Sydney by water (guest author: Magdalena Ehnes, 20 Sep 2011)
If you have the chance to visit Sydney, no doubt you'll want to head for the major attractions like the Harbour Bridge and the Opera House.
But you won't want to miss out on one of the greatest facets of this great city, which is its water.
It's something a lot of tourists hardly even notice. They walk across the bridge, looking at the city in front of them, then make their way to the opera house with
cameras at the ready but don't appreciate what's all around them.
Both the world-renowned attractions are surrounded by water, and locals and frequent visitors know that one of the best ways to enjoy the city is on board a boat.
There are a number of ways of getting round on water. You can take one of the numerous ferries that operate out of Circular Quay, which is a stone's throw from the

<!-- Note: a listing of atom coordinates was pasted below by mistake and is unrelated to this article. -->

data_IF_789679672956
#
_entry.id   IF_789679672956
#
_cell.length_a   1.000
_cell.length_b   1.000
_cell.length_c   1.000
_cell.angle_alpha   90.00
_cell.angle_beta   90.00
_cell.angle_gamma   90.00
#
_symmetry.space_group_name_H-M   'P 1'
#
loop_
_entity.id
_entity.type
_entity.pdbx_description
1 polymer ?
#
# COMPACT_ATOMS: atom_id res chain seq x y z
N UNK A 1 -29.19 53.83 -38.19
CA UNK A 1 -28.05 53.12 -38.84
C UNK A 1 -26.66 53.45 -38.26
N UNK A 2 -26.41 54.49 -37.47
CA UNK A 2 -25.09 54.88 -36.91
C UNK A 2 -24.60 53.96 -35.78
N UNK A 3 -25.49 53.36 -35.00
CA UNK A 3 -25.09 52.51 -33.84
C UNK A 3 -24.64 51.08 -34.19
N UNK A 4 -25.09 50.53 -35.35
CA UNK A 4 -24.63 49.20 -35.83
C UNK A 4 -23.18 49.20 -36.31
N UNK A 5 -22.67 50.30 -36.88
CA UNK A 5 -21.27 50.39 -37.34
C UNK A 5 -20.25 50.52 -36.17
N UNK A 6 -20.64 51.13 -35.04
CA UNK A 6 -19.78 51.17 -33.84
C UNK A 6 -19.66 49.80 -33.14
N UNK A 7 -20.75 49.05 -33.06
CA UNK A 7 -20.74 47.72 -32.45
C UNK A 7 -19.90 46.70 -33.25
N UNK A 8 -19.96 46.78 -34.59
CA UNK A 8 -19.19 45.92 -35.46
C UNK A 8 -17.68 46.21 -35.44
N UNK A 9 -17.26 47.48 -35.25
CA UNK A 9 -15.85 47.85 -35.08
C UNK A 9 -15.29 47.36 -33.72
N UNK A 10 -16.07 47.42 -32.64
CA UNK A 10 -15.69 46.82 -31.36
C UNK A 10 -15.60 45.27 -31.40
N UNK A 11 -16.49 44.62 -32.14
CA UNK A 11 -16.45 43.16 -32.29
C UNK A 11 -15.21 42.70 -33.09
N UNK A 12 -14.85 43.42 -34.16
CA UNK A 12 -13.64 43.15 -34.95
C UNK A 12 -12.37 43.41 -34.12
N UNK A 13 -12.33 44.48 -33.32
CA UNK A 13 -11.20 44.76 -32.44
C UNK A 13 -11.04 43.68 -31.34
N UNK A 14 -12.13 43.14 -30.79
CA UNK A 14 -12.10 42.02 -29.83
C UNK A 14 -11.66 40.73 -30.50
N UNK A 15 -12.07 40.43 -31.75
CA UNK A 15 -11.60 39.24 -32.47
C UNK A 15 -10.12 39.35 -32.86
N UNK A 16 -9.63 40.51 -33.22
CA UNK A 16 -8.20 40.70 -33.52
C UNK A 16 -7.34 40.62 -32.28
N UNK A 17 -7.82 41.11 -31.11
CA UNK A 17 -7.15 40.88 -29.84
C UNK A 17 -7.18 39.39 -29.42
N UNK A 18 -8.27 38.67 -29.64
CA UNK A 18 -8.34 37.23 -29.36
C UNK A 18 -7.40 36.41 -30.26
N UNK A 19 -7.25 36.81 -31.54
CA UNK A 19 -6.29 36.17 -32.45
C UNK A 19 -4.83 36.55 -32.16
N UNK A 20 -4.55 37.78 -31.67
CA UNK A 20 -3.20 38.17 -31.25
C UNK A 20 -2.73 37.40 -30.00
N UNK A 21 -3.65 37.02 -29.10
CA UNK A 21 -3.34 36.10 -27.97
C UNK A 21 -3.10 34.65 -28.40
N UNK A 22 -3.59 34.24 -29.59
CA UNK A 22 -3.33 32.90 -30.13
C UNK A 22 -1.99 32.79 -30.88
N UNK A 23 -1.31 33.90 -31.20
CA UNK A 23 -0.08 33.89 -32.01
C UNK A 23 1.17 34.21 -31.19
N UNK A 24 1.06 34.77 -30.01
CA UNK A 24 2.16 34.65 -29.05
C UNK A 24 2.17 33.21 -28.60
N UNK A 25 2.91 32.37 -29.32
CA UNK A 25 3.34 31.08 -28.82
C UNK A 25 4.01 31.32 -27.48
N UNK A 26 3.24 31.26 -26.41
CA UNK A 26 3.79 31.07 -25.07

Opera House. These will take you not only to some of the nearby attractions, like Darling Harbour where you can visit the Aquarium, but also to the beautiful suburbs
Getting around this way, on one of the ferries that are used as public transport by many thousands of Sydneysiders every day, is very cheap.
If you want to upgrade, you can board one of the yachts that operate out of the quay or from The Rocks. These will give you a cruise around the bridge, while offering
refreshments, or if you opt for a longer trip you can see more and perhaps be entertained by a band on board.
Once you've got your sea legs and seen the city from the water, you'll want to head back and unwind at the end of the day.
Sydney, though, is one of the most expensive cities in the world to stay. So many visitors, particularly those who want to leave most of their budget available for
entertainment, travel and food, opt to camp.
There are many great campsites in the city, where you can either hire cheap tents or bring
your own tent. It's worthwhile doing your research on the internet before you travel, to find a
campsite that's convenient to the attractions you simply have to see.
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Published Nov 2011 (we always advise buying the latest edition guidebooks). Australia is the home of Lonely Planet's founders, their guides are our favorites. Just visiting
part of Australia? Consider a regional guide instead.